Providing housing for the homeless saves money

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It shouldn’t be a surprise, but to many people it is.  It turns out that instead of letting people suffer on the street or in shelters, we should be working to provide housing for them.  Not only is it better for them personally, it’s better for all of us because it leads to much lower costs to society (i.e. the emergency room, criminal justice, drug and alcohol treatment, etc.).

Plenty of research around the country has shown that housing combined with services (aka permanent supportive housing) is the best solution to chronic homelessness. Finally, we are beginning to get some hard numbers of how this plays out in Los Angeles, the “homeless capital of the world.”

A report released today by United Way of Greater Los Angeles and conducted by USC researchers provides data on public costs before and after entering housing for four people. The analysis found that:

The total cost of public services for two years on the streets was $187,288 compared to $107,032 for two years in permanent housing with support services—a savings of $80,256 or almost 43%.

This level of decline in public costs is consistent with findings from another upcoming report on Los Angeles which I’ve had the opportunity to review. Hopefully, these reports will push policy makers and funders to direct increased resources and efforts to address chronic homelessness toward the long-term, cost effective solution of permanent supportive housing rather than short-term, costly attempts such as shelters.

Published by Bill

Social justice advocate and collaborative leader

3 thoughts on “Providing housing for the homeless saves money

  1. you know, that is true, but just giving them a free housing unit in a complex designated for them, and the same free medical benefit that others get, plus a bus pass; would do the trick for many. then they wouldn’t be homeless and desperate any more. they would have safety, a shower, a place to cook, sleep etc. to start out freah and maybe get a job that way. hard to get a job when homeless, for those reasons- no way to make yourself presentable, receive mail, phone calls, etc.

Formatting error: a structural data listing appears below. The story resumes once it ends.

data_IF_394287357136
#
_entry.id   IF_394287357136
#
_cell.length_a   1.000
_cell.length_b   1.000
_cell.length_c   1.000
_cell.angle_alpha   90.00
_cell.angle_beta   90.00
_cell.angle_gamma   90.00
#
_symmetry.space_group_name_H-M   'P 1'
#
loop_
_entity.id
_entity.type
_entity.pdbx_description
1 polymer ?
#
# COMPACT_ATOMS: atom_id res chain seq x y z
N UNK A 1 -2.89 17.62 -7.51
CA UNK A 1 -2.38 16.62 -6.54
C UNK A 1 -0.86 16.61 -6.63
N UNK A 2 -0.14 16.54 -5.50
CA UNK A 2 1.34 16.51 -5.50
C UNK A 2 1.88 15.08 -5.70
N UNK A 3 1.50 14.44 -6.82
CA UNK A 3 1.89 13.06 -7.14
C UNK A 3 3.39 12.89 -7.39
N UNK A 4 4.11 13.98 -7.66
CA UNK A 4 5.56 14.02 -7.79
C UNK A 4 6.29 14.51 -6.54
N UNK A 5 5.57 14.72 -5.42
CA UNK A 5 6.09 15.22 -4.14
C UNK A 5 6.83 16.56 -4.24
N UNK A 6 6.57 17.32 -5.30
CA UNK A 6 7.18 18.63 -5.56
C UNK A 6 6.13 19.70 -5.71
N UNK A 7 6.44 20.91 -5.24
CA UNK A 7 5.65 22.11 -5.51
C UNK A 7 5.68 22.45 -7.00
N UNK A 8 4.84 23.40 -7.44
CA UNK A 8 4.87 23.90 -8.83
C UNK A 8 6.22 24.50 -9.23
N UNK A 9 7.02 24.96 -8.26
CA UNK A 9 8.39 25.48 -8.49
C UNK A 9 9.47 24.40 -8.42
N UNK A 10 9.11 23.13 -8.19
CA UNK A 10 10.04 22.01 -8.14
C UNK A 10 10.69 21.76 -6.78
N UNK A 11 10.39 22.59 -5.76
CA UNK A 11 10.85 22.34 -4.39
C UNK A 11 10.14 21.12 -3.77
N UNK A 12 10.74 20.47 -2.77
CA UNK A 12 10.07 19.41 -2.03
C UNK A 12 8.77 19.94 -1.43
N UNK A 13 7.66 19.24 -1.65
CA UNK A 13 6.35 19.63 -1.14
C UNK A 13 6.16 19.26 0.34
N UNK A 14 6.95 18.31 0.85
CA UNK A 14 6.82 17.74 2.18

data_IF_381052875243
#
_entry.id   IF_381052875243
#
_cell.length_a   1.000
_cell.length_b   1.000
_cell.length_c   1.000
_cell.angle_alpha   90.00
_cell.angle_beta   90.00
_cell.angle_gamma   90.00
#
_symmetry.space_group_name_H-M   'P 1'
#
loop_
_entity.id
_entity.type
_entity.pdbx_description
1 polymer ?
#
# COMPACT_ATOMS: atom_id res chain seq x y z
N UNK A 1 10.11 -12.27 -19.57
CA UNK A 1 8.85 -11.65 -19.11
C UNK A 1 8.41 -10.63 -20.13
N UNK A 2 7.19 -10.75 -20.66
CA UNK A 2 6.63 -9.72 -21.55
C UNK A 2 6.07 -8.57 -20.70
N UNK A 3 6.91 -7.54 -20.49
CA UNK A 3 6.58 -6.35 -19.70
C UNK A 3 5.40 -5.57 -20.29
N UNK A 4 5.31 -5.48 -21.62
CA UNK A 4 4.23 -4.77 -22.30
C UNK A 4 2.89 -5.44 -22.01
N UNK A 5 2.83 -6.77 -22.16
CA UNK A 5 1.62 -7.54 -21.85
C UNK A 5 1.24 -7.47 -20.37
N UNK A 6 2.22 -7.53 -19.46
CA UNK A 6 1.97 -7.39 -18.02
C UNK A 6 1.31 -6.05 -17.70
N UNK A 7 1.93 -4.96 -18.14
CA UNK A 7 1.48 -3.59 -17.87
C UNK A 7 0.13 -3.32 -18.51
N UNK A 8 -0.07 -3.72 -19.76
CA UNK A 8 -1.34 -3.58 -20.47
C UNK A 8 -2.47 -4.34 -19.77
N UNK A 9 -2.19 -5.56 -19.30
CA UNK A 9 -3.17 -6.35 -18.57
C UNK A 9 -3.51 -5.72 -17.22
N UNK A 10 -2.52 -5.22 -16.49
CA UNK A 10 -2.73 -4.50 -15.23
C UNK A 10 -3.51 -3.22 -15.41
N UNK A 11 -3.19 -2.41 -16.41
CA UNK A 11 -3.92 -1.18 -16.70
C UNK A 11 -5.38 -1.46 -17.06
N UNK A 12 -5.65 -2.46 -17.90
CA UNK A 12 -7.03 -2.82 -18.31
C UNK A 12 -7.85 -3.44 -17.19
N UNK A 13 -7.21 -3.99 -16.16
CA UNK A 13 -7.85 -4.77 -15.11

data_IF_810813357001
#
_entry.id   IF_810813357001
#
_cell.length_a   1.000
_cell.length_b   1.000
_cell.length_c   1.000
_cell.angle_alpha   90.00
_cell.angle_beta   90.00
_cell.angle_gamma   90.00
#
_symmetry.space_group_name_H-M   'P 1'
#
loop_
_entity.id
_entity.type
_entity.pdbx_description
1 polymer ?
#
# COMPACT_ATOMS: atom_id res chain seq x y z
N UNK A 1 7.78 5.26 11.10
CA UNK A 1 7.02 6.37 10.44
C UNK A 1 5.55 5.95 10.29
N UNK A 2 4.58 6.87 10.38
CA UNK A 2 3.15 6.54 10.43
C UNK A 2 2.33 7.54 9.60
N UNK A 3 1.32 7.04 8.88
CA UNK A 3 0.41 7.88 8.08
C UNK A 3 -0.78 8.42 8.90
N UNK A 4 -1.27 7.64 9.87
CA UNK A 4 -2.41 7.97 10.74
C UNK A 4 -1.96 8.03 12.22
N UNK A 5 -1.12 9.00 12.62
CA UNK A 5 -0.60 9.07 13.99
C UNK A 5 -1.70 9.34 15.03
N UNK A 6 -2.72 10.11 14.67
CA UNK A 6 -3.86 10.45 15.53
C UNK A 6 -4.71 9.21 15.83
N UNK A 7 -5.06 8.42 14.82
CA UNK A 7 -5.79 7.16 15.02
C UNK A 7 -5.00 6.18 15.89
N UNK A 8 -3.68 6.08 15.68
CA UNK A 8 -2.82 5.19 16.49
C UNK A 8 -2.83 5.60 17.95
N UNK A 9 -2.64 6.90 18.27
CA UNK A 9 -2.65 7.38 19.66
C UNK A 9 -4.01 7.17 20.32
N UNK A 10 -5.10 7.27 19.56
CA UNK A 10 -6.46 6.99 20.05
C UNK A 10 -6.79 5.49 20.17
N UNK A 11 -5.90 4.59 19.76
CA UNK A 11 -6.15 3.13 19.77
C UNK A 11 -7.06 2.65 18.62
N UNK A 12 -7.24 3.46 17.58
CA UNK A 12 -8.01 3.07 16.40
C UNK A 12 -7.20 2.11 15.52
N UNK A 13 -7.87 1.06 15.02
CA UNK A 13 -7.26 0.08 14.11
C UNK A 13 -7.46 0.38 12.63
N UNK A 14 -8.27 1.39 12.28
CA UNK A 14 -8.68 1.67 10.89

“supportive housing” unfortunately, the way it is currently designed with huge costs via the middlemen (nonprofits and agencies), are eating up inordinate amounts of housing dollars for these kinds of programs. They may cost 5 times the usual cost of housing.
    So that means these organizations are scamming together to get their share of the public dollar pie, and it is huge.
    Putting up 100 people in supportive housign for some reason , is costing so much, that 1000 other people are being left out on the streets with NO roof over their head. THIS HAS TO STOP.
    the first step even in the chronically homeless cases, is always, GET THEM INTO SHELTER. so for all other homelss as well. because then they can function more normally. SO THIS SHOULD BE THE PRIORITY; GET EVERYONE INTO A HOUSING UNIT FIRST. then start with teh supportive services, which require for some reason, funding fromt he same sources as housing funding. Which mayb eis the key. Fund the supportive services from something other than housing funds, so the poorest who are now homeless , are not robbed as “Peter”, to pay the nonprofits, who are “Paul” or more accurately, the fat self-righteous Pharisees.

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